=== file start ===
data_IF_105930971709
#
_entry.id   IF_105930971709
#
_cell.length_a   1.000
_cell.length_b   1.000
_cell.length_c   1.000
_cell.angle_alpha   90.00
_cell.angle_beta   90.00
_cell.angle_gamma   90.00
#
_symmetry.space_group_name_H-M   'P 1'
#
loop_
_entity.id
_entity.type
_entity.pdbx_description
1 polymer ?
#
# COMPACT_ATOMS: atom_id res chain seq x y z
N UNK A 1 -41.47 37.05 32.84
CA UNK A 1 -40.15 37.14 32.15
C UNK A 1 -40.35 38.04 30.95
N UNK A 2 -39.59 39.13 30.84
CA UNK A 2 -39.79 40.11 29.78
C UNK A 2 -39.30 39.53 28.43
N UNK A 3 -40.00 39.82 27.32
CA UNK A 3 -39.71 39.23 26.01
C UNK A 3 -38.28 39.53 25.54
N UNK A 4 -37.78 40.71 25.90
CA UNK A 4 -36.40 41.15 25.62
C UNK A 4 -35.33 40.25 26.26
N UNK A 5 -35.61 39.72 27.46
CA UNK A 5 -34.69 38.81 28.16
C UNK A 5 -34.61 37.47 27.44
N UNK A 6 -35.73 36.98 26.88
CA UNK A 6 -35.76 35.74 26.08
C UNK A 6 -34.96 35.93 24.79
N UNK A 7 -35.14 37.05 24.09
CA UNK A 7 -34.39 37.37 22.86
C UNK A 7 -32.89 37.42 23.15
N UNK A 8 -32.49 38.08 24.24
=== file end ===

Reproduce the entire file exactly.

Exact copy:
data_IF_105930971709
#
_entry.id   IF_105930971709
#
_cell.length_a   1.000
_cell.length_b   1.000
_cell.length_c   1.000
_cell.angle_alpha   90.00
_cell.angle_beta   90.00
_cell.angle_gamma   90.00
#
_symmetry.space_group_name_H-M   'P 1'
#
loop_
_entity.id
_entity.type
_entity.pdbx_description
1 polymer ?
#
# COMPACT_ATOMS: atom_id res chain seq x y z
N UNK A 1 -41.47 37.05 32.84
CA UNK A 1 -40.15 37.14 32.15
C UNK A 1 -40.35 38.04 30.95
N UNK A 2 -39.59 39.13 30.84
CA UNK A 2 -39.79 40.11 29.78
C UNK A 2 -39.30 39.53 28.43
N UNK A 3 -40.00 39.82 27.32
CA UNK A 3 -39.71 39.23 26.01
C UNK A 3 -38.28 39.53 25.54
N UNK A 4 -37.78 40.71 25.90
CA UNK A 4 -36.40 41.15 25.62
C UNK A 4 -35.33 40.25 26.26
N UNK A 5 -35.61 39.72 27.46
CA UNK A 5 -34.69 38.81 28.16
C UNK A 5 -34.61 37.47 27.44
N UNK A 6 -35.73 36.98 26.88
CA UNK A 6 -35.76 35.74 26.08
C UNK A 6 -34.96 35.93 24.79
N UNK A 7 -35.14 37.05 24.09
CA UNK A 7 -34.39 37.37 22.86
C UNK A 7 -32.89 37.42 23.15
N UNK A 8 -32.49 38.08 24.24